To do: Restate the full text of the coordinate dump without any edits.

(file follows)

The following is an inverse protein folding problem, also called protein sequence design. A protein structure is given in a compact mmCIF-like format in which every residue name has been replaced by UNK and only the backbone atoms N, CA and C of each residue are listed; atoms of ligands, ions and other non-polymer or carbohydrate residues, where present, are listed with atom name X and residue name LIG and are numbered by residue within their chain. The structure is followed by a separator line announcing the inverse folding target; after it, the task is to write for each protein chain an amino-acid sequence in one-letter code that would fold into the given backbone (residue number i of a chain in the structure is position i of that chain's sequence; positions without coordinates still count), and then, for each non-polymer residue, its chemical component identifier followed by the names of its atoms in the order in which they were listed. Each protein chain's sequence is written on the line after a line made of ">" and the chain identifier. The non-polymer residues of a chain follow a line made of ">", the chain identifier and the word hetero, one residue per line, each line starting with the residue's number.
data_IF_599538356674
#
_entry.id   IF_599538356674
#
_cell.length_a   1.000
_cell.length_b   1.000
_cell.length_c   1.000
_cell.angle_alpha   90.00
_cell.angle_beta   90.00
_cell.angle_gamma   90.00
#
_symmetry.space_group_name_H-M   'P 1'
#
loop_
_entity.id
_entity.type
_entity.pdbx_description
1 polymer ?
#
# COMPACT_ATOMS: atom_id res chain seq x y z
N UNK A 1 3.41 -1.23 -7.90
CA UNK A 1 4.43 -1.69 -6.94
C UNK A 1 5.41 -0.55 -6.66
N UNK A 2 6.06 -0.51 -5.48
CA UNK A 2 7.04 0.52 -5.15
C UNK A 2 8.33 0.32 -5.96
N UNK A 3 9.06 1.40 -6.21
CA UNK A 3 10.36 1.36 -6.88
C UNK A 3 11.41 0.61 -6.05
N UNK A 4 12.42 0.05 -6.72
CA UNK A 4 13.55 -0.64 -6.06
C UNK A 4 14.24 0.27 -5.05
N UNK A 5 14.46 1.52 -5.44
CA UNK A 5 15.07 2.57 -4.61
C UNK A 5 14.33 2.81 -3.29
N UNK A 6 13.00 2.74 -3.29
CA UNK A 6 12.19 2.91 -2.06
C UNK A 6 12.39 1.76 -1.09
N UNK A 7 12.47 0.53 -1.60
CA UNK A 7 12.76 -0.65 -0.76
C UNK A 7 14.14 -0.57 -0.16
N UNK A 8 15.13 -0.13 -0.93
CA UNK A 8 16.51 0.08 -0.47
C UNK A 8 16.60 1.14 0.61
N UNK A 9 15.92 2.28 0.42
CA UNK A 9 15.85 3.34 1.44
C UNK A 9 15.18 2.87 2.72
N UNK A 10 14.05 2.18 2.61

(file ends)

The following is an inverse protein folding problem, also called protein sequence design. A protein structure is given in a compact mmCIF-like format in which every residue name has been replaced by UNK and only the backbone atoms N, CA and C of each residue are listed; atoms of ligands, ions and other non-polymer or carbohydrate residues, where present, are listed with atom name X and residue name LIG and are numbered by residue within their chain. The structure is followed by a separator line announcing the inverse folding target; after it, the task is to write for each protein chain an amino-acid sequence in one-letter code that would fold into the given backbone (residue number i of a chain in the structure is position i of that chain's sequence; positions without coordinates still count), and then, for each non-polymer residue, its chemical component identifier followed by the names of its atoms in the order in which they were listed. Each protein chain's sequence is written on the line after a line made of ">" and the chain identifier. The non-polymer residues of a chain follow a line made of ">", the chain identifier and the word hetero, one residue per line, each line starting with the residue's number.
data_IF_599538356674
#
_entry.id   IF_599538356674
#
_cell.length_a   1.000
_cell.length_b   1.000
_cell.length_c   1.000
_cell.angle_alpha   90.00
_cell.angle_beta   90.00
_cell.angle_gamma   90.00
#
_symmetry.space_group_name_H-M   'P 1'
#
loop_
_entity.id
_entity.type
_entity.pdbx_description
1 polymer ?
#
# COMPACT_ATOMS: atom_id res chain seq x y z
N UNK A 1 3.41 -1.23 -7.90
CA UNK A 1 4.43 -1.69 -6.94
C UNK A 1 5.41 -0.55 -6.66
N UNK A 2 6.06 -0.51 -5.48
CA UNK A 2 7.04 0.52 -5.15
C UNK A 2 8.33 0.32 -5.96
N UNK A 3 9.06 1.40 -6.21
CA UNK A 3 10.36 1.36 -6.88
C UNK A 3 11.41 0.61 -6.05
N UNK A 4 12.42 0.05 -6.72
CA UNK A 4 13.55 -0.64 -6.06
C UNK A 4 14.24 0.27 -5.05
N UNK A 5 14.46 1.52 -5.44
CA UNK A 5 15.07 2.57 -4.61
C UNK A 5 14.33 2.81 -3.29
N UNK A 6 13.00 2.74 -3.29
CA UNK A 6 12.19 2.91 -2.06
C UNK A 6 12.39 1.76 -1.09
N UNK A 7 12.47 0.53 -1.60
CA UNK A 7 12.76 -0.65 -0.76
C UNK A 7 14.14 -0.57 -0.16
N UNK A 8 15.13 -0.13 -0.93
CA UNK A 8 16.51 0.08 -0.47
C UNK A 8 16.60 1.14 0.61
N UNK A 9 15.92 2.28 0.42
CA UNK A 9 15.85 3.34 1.44
C UNK A 9 15.18 2.87 2.72
N UNK A 10 14.05 2.18 2.61